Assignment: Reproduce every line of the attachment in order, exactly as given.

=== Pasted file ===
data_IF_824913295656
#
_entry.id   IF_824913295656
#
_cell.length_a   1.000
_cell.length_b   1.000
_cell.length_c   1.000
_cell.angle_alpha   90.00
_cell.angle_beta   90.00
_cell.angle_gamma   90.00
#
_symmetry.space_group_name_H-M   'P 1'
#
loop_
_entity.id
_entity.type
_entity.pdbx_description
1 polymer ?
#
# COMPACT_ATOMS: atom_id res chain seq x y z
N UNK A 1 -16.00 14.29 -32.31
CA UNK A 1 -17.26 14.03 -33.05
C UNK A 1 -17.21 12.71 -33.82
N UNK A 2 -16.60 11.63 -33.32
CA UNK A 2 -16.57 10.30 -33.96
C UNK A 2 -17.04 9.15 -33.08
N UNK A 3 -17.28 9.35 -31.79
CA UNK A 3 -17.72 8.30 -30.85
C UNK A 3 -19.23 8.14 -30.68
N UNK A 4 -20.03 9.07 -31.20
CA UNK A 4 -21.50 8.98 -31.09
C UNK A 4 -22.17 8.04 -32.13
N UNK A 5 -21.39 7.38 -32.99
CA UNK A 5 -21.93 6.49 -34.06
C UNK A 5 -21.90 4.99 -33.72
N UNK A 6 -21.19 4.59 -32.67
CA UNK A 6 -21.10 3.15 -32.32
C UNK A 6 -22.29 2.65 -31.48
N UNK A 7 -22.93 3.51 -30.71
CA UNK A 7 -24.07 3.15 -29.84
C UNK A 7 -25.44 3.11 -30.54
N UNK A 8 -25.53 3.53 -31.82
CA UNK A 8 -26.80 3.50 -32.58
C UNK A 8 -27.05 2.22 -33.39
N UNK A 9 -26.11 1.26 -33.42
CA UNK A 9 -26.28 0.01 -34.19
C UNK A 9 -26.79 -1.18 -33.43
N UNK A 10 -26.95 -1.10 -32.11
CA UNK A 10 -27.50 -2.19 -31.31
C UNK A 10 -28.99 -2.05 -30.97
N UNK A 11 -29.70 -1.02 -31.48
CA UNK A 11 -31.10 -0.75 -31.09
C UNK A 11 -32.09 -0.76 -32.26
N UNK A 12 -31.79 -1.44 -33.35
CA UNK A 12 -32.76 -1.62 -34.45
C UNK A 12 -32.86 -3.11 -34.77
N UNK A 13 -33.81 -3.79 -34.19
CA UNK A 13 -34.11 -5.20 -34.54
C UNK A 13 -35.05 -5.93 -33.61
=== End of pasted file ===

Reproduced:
data_IF_824913295656
#
_entry.id   IF_824913295656
#
_cell.length_a   1.000
_cell.length_b   1.000
_cell.length_c   1.000
_cell.angle_alpha   90.00
_cell.angle_beta   90.00
_cell.angle_gamma   90.00
#
_symmetry.space_group_name_H-M   'P 1'
#
loop_
_entity.id
_entity.type
_entity.pdbx_description
1 polymer ?
#
# COMPACT_ATOMS: atom_id res chain seq x y z
N UNK A 1 -16.00 14.29 -32.31
CA UNK A 1 -17.26 14.03 -33.05
C UNK A 1 -17.21 12.71 -33.82
N UNK A 2 -16.60 11.63 -33.32
CA UNK A 2 -16.57 10.30 -33.96
C UNK A 2 -17.04 9.15 -33.08
N UNK A 3 -17.28 9.35 -31.79
CA UNK A 3 -17.72 8.30 -30.85
C UNK A 3 -19.23 8.14 -30.68
N UNK A 4 -20.03 9.07 -31.20
CA UNK A 4 -21.50 8.98 -31.09
C UNK A 4 -22.17 8.04 -32.13
N UNK A 5 -21.39 7.38 -32.99
CA UNK A 5 -21.93 6.49 -34.06
C UNK A 5 -21.90 4.99 -33.72
N UNK A 6 -21.19 4.59 -32.67
CA UNK A 6 -21.10 3.15 -32.32
C UNK A 6 -22.29 2.65 -31.48
N UNK A 7 -22.93 3.51 -30.71
CA UNK A 7 -24.07 3.15 -29.84
C UNK A 7 -25.44 3.11 -30.54
N UNK A 8 -25.53 3.53 -31.82
CA UNK A 8 -26.80 3.50 -32.58
C UNK A 8 -27.05 2.22 -33.39
N UNK A 9 -26.11 1.26 -33.42
CA UNK A 9 -26.28 0.01 -34.19
C UNK A 9 -26.79 -1.18 -33.43
N UNK A 10 -26.95 -1.10 -32.11
CA UNK A 10 -27.50 -2.19 -31.31
C UNK A 10 -28.99 -2.05 -30.97
N UNK A 11 -29.70 -1.02 -31.48
CA UNK A 11 -31.10 -0.75 -31.09
C UNK A 11 -32.09 -0.76 -32.26
N UNK A 12 -31.79 -1.44 -33.35
CA UNK A 12 -32.76 -1.62 -34.45
C UNK A 12 -32.86 -3.11 -34.77
N UNK A 13 -33.81 -3.79 -34.19
CA UNK A 13 -34.11 -5.20 -34.54
C UNK A 13 -35.05 -5.93 -33.61